“We are writing to inform you that we will be removing surplus generated ground arisings over the following dates…”
…says the first sentence of a letter I received recently.
Well what the heck does it mean? It honestly took me five minutes to understand, and I’m a well-educated copywriter.
Here’s what I’d write instead…
“On these dates we’ll be cleaning the mud off the road…”
That’s plain English folks. And it works. Your reader will quickly understand it.
In this post:
- Why plain English is best
- Why some people think it’s not (but you should use it anyway)
- How to write in plain English
What is plain English?
Put simply, plain English is text written clearly and concisely in the right tone of voice that bears your reader in mind. It’s not patronising or over-simplified, you don’t need to reduce the length of your message or change its meaning, and you don’t have to ban new or long words. It can even be even ok if your grammar’s not perfect.
Why writing in plain English is best
Writing in plain English is far better than creating a complicated, jargon-rich piece that takes loads of time and energy to read. Why would you bother if the first few sentences leave you baffled?
And almost anything can be written in plain English.
Yes, even your article on hypnotherapy and neuroplasticity. These may be words your target audience doesn’t know, but if so, just explain each as you write. I’ve come across three year old’s who understand centrifugal forces when explained properly!*
Problem is many people think you must use complicated language to be professional and convey authority. And we’ve learned to accept this official style of writing as proper. Hmm… me thinks it’s actually unfriendly, off-putting and inefficient. It certainly makes life harder when you need to know something quickly. How long did it take you to understand the government’s first COVID-19 updates?
Are you sure plain English works?
While there are plenty of arguments against using plain English…
- But that’s the technical term
- My target market will understand it anyway
- It won’t sound professional
- That’ll dumb down our language
- It doesn’t sound right
…we’re all human.
Whatever context we work in.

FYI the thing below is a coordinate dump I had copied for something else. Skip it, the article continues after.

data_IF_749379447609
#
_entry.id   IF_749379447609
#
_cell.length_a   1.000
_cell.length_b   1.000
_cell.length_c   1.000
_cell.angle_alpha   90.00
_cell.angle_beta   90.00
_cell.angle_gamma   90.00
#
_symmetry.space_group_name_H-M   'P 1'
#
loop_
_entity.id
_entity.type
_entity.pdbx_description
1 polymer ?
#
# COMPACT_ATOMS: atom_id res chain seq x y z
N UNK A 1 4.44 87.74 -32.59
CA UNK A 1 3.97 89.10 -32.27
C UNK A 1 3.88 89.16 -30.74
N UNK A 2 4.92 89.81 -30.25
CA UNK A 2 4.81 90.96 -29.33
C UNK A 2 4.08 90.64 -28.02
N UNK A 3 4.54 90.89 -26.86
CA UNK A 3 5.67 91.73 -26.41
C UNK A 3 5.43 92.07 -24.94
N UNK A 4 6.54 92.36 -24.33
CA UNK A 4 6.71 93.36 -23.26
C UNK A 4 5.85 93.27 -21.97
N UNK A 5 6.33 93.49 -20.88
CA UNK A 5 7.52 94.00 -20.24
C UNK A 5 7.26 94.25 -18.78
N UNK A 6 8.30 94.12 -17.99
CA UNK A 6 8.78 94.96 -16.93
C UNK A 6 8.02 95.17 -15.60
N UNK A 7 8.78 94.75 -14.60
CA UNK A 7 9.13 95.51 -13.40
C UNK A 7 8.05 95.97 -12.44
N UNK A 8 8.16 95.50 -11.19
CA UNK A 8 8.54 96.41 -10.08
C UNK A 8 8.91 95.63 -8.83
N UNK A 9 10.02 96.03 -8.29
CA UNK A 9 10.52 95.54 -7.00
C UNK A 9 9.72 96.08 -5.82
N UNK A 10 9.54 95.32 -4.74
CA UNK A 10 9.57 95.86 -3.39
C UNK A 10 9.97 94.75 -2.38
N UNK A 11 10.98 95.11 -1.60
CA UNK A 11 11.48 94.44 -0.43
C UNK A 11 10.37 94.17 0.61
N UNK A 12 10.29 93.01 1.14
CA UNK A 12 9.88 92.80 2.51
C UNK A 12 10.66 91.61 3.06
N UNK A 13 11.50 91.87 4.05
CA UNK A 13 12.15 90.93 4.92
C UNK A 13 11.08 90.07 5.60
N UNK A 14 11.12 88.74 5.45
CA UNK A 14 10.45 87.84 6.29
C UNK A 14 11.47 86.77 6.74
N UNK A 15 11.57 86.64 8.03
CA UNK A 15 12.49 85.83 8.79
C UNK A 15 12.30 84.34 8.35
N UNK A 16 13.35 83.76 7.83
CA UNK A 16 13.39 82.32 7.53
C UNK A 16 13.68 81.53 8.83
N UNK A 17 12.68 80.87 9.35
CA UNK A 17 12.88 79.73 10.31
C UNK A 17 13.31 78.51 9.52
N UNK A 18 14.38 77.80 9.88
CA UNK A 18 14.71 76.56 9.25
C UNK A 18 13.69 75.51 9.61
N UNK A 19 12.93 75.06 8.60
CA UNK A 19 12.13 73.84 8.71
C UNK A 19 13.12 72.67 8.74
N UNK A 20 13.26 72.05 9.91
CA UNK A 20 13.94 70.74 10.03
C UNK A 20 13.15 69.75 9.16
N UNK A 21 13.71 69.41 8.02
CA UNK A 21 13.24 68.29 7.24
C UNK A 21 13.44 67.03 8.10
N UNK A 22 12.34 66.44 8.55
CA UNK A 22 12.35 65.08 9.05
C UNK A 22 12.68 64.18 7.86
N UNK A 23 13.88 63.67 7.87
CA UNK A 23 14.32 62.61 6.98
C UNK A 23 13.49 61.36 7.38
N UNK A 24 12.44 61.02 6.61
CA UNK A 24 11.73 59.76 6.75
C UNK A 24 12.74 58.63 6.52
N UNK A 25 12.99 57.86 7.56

And correct me if I’m wrong, but we tend to talk conversationally to one another, using plain English. So why wouldn’t you write this way? It’s how we engage best with one another.
How to write in plain English
So how can you do it?
These are just a few suggestions to get you started:
- Use short sentences and paragraphs
- Choose the active voice instead of the passive voice, e.g. “I buttered the bread roll” not “The bread roll was buttered by me”
- It’s ok to use contractions, e.g. ‘You’ll’ not ‘You will’
- Avoid nominalisations – when you convert a word or phrase into a noun, e.g. sleepy becomes sleepiness
- Choose words suitable for your reader – remove in-house jargon and explain technical terms
- Use lists where appropriate
There’s more detail here: How to write in plain English for business success
If in doubt about your writing ask, “Have I used plain English?” and go through this list. Your text will be easy to understand so people will read it and can act on it. Helping your business to be a success.
The question is, has my favourite road cleaner got it right yet?
Well here’s their latest offering – you decide:
“We have employed [construction company name] to undertake the removal of excess inert muck from the site…”
Looking for a copywriter who’ll weave your words with wisdom? Contact me here and I’ll be in touch. Meanwhile, here are 15 awesome business-blogging ideas, totally free. The perfect way to practice your plain English writing.
*A few definitions, just so you know…
- Hypnotherapy – the use of hypnosis as a therapeutic technique
- Neuroplasticicty – the ability of the brain to form and reorganise its connections
- Centrifugal force – the apparent outward force on a mass when it is rotated